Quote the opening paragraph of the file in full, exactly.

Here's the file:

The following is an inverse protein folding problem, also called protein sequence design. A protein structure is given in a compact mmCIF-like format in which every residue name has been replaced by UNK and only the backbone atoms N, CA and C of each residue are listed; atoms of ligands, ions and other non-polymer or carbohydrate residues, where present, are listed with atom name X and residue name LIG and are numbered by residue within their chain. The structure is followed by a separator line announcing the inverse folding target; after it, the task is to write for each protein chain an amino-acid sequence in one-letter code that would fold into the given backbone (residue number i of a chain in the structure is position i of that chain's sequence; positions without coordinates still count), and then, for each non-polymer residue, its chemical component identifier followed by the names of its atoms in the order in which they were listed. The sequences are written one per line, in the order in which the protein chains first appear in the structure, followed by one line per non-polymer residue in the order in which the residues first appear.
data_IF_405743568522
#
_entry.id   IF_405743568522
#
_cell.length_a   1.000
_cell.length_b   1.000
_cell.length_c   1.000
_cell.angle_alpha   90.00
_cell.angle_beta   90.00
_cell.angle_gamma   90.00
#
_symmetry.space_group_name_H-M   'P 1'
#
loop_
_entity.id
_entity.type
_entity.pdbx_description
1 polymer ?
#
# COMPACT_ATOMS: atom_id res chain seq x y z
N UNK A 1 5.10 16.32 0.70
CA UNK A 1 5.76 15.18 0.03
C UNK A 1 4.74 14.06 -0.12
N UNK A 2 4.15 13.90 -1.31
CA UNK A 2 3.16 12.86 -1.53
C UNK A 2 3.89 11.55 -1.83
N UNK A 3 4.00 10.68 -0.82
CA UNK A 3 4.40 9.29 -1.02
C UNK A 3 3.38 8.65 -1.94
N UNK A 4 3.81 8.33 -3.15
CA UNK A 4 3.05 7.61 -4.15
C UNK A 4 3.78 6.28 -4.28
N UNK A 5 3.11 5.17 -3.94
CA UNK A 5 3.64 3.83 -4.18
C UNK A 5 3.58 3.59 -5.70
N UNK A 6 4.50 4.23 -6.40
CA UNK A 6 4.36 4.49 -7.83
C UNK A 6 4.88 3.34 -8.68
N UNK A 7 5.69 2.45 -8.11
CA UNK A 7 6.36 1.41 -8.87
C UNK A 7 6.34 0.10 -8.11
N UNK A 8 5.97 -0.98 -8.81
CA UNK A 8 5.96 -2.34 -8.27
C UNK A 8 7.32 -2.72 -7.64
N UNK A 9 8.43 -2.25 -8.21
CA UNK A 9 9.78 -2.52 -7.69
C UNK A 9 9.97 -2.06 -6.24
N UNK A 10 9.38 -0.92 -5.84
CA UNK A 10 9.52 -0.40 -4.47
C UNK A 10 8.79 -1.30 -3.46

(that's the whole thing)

The following is an inverse protein folding problem, also called protein sequence design. A protein structure is given in a compact mmCIF-like format in which every residue name has been replaced by UNK and only the backbone atoms N, CA and C of each residue are listed; atoms of ligands, ions and other non-polymer or carbohydrate residues, where present, are listed with atom name X and residue name LIG and are numbered by residue within their chain. The structure is followed by a separator line announcing the inverse folding target; after it, the task is to write for each protein chain an amino-acid sequence in one-letter code that would fold into the given backbone (residue number i of a chain in the structure is position i of that chain's sequence; positions without coordinates still count), and then, for each non-polymer residue, its chemical component identifier followed by the names of its atoms in the order in which they were listed. The sequences are written one per line, in the order in which the protein chains first appear in the structure, followed by one line per non-polymer residue in the order in which the residues first appear.